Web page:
When the CD revolution arrived, I remember buying the Pink Floyd: The Division Bell the day it came out together with a CD player. It was literally a revolution.
All the early 1990s were deeply influenced by what we had on MTV and Videomusic – the Italian answer to MTV. I didn’t have any friends listening to the same music, so I think I just had a natural inclination for some genres.
Coming from Rome, Techno music had a huge impact and influence on my approach to electronic music. In 1994/1995 you could turn on the local radio and hear Freddy K's IL Virus' radio program. I have tons of cassettes recorded from him – you can even find some on Youtube.
Later, I was going to goth clubs at the end of the 1990s. I started buying, collecting, downloading and then releasing all the music I loved during the past years, alongside materials from new bands I along the way. We’ve just reached the 140th release.
What was the initial idea behind starting and running Mannequin and has it changed over the years? Did you have any role models or inspirational benchmarks when it was launched?
Mannequin initially started as a mail-order service for importing labels in small quantities, and in 2008 it turned into a record label. I had the feeling that something was missing in Italy. I was sure that there was a huge interest for it from the audience, so I started to import labels like Minimal Wave, Wierd Records, Captured Tracks, Sacred Bones and all the minimal synth related stuff.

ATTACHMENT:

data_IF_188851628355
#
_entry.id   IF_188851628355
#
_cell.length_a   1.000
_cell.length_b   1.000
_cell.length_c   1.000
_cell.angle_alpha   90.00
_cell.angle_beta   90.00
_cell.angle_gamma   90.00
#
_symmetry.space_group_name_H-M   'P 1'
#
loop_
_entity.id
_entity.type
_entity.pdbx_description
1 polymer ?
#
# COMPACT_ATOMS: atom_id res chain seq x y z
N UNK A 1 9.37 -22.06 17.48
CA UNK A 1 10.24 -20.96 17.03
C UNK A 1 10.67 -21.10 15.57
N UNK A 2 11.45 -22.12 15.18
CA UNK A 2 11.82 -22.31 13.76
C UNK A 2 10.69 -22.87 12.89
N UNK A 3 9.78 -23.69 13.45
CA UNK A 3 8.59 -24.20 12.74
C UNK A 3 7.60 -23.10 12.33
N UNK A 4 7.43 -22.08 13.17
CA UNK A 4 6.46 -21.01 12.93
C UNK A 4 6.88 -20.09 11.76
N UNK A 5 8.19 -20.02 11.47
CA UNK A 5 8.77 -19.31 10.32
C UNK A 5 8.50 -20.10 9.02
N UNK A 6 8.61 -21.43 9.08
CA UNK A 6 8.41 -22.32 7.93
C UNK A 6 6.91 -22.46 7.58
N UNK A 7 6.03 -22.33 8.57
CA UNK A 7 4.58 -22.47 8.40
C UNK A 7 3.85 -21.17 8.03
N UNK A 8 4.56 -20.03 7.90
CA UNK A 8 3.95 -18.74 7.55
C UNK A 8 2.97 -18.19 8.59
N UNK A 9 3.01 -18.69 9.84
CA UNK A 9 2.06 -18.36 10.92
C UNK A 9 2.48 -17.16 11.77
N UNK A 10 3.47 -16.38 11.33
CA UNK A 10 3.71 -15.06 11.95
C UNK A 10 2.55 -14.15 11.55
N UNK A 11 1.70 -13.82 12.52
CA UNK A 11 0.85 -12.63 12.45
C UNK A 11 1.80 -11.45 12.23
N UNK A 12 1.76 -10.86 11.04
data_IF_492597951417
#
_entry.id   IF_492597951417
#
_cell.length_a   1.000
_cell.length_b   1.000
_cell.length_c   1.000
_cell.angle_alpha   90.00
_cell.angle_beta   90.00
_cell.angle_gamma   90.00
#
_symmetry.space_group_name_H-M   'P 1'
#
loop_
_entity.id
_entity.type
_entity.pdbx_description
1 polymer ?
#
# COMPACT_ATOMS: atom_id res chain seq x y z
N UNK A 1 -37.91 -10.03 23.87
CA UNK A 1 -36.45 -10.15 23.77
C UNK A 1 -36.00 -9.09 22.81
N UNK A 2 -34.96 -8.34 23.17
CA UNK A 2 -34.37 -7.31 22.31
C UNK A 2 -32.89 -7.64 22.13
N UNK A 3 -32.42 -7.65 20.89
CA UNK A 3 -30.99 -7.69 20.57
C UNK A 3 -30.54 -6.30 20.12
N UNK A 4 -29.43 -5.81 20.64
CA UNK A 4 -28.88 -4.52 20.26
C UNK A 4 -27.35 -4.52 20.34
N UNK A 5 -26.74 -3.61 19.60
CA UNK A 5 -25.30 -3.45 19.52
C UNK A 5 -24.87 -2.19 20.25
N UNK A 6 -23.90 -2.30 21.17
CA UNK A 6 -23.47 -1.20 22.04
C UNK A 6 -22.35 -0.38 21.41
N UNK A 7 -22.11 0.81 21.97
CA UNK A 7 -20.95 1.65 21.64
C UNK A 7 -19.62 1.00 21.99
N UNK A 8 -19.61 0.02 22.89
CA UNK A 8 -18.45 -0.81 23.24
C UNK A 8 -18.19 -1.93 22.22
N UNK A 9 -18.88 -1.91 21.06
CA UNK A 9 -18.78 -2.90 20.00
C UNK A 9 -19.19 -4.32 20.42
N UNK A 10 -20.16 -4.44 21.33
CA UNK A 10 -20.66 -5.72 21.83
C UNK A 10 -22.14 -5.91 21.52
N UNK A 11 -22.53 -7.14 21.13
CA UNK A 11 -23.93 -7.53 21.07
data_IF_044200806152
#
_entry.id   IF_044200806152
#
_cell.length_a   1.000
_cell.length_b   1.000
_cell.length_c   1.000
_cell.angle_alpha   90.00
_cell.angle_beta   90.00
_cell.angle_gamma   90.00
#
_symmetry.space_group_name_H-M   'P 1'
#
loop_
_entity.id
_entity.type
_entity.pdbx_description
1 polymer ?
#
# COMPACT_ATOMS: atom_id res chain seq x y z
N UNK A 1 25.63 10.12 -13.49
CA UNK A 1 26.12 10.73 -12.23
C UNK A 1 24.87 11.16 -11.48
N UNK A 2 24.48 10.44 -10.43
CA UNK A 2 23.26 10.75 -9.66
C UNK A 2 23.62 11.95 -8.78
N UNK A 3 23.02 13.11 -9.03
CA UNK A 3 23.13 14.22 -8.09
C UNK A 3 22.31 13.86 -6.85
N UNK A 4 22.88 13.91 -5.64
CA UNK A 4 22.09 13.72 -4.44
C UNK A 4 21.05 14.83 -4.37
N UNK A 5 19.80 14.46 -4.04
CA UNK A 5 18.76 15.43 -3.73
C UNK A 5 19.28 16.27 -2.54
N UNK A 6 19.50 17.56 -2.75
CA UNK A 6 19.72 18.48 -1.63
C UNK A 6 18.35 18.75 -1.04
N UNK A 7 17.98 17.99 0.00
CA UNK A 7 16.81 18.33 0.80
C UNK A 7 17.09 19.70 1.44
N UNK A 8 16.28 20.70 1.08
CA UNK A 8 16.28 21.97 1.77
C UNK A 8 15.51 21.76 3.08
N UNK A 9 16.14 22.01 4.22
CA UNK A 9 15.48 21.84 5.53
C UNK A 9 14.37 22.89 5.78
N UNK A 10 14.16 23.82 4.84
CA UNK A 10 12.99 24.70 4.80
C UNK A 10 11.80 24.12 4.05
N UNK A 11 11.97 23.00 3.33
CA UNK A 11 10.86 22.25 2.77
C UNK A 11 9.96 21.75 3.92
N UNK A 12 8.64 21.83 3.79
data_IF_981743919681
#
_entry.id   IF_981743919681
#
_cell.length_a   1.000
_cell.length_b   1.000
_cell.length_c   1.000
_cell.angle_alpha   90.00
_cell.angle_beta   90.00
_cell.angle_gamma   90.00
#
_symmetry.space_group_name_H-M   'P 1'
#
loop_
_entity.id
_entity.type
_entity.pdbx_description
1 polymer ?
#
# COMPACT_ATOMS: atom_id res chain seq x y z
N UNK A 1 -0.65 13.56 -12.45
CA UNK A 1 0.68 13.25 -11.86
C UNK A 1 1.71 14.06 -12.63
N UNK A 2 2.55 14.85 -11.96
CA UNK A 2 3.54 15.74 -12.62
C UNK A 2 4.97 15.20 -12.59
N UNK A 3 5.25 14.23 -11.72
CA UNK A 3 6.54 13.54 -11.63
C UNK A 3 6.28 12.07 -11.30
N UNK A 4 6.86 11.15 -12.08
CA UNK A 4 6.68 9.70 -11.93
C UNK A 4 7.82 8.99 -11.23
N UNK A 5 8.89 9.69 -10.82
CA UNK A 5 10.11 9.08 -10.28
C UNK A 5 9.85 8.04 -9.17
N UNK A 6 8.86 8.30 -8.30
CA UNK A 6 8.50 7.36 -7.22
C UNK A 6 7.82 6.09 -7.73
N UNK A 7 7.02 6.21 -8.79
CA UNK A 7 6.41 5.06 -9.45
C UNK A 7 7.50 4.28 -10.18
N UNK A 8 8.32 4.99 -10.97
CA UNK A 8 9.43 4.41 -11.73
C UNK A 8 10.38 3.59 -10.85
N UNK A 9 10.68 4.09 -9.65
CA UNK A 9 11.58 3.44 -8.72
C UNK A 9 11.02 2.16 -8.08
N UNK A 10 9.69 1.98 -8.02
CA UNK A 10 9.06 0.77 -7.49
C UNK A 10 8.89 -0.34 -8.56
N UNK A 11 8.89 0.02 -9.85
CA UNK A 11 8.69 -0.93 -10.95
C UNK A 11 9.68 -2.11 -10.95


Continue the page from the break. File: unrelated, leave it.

Friends like Pieter Schoolwerth (Weird), Veronica Vasicka (Minimal Wave) and Caleb Braaten (Sacred Bones) helped a lot initially. New York was really alive and kicking on the cold waves and minimal electronics. I miss these times a lot, there was a sort of generosity and spontaneous approach to the music, without many calculations or a thirst for glory. Booking agencies barely existed in that underground movement.
How did you come up with the name Mannequin?
Alessandro Adriani: The name of Mannequin comes from a real mannequin head (I suppose it's from the 1970s, I found in an old perfumery) that I have in my recording studio, where I used to put my headphones on. That was the original logo before Giandomenico Carpentieri redesigned it completely.
How important is the “dancefloor” in the music you release and what does music for the dancefloor mean to you?
Alessandro Adriani: Dancefloor has no meaning, as it is a subjective perception of a multi-sensorial experience. I do think that in every release I did there's a mechanical obscurity, but with a human touch. Emotions are the lifeblood of Mannequin.